“Nearly nine million UK workers say they want to work flexibly but don’t have the options”¹.
It’s Christmas 2018, and I’m back in the UK after a three year Far East stint in China. With my new baby in tow and my life packed tightly in lots of suitcases. Immediately I was face to face with the harsh realities of trying to find a flexible job. One that allowed me to get my career back on track and be a parent. Prior to arriving back in London, a lingering thought crossed my mind – I’m definitely not the first person ever to be a parent in need of flexible working. Right…?!
Coming back as a fresh job seeker was more difficult than I could have ever expected. I literally had no skin in the game, so to speak. Still, I made the assumption that of all places, London would be at the forefront of the flexi movement. I began my job search, like most, by contacting recruiters – that was a mistake. They were on the whole disinterested, since I wasn’t an easy placement for them, so they tried to make me a square peg for a round hole; sending me full time job specs whilst pressurising me to find more days/dump my child with the nearest childminder. Basically, it was up to me to bend and flex, and not them. It wasn’t long before my call stopped being returned.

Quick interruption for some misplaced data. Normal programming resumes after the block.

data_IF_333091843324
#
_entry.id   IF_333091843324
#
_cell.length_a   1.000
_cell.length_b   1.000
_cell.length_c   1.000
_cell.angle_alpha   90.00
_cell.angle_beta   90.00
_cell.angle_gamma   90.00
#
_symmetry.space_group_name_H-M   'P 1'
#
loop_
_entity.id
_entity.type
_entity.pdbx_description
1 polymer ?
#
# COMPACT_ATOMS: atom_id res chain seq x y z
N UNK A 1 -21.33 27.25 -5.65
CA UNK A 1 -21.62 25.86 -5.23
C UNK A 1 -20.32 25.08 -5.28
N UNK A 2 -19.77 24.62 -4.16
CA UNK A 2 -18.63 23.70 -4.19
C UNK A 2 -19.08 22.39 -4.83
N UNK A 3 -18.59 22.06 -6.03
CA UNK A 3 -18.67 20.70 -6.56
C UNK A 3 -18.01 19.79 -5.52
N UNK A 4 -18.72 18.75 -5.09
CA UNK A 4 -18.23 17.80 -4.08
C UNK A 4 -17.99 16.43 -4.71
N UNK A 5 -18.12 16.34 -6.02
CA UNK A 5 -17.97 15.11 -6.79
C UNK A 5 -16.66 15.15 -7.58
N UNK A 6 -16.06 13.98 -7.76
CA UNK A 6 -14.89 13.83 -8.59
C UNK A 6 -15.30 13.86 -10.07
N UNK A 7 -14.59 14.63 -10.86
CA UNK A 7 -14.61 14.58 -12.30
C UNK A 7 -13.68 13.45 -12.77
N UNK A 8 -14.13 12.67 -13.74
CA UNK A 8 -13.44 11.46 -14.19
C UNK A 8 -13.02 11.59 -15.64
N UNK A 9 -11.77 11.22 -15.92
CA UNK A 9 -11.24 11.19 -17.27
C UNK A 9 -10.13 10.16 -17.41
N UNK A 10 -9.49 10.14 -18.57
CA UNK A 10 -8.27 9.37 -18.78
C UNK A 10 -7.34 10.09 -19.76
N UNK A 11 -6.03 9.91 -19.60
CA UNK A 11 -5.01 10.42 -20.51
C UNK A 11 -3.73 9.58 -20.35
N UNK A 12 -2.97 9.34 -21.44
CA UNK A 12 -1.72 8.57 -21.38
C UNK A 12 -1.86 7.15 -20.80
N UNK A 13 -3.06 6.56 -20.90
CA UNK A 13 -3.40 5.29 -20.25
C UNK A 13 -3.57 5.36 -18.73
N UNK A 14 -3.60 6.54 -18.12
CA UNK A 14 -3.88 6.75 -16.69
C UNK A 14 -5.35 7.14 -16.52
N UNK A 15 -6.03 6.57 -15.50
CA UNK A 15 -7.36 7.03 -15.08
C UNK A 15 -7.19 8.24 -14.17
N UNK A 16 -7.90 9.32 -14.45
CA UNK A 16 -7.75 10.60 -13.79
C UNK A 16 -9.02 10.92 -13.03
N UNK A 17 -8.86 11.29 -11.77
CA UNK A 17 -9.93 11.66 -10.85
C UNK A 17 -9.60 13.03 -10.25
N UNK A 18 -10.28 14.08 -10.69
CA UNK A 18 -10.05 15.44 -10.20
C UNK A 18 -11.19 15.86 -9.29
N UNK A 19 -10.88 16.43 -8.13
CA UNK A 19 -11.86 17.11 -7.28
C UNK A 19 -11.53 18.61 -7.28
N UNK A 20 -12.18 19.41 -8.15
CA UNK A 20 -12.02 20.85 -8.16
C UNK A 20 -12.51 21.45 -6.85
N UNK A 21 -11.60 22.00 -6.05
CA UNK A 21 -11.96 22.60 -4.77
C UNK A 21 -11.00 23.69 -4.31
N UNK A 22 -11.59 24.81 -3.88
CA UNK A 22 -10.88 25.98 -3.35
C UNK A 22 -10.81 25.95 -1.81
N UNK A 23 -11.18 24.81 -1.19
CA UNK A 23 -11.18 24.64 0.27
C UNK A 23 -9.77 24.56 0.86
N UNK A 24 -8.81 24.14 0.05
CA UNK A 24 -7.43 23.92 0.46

It was time for a change of tact (note at this point my desire for flexible working needs haven’t changed). Following advice from friends and ex colleagues, I sieved through my LinkedIn connections quicker than my suitcases were getting unpacked; targeting businesses, friends and connections I had made along the way in my career. People that knew me or knew of me, who may have a role, who might be able to share a connection or even offer some good old professional advice. And you know what? It only went and worked!
Only “6% of UK jobs are advertised as flexible working”², and I am extremely proud to work for a company that is within that 6%. HIGHJAM are bucking the trend; with five out of seven of their senior management team working flexibly, they have the imagination and economic sense to attract and retain the right talent for their business, without needing to tick the generic 40-hour week box. They understand if people’s flexible needs are met, they will put more hours in as a result of that trust and understanding.
Put simply, flexible working is working less hours for less money. It is not a new trend. And it is certainly not ‘slacking off’. For me, it is an opportunity to balance motherhood and a career. And it is refusing to make a choice between wanting a career and being a parent – why is it that in 2019 we can’t have both?
Source: ¹Mother Pukka, ²Flex Appeal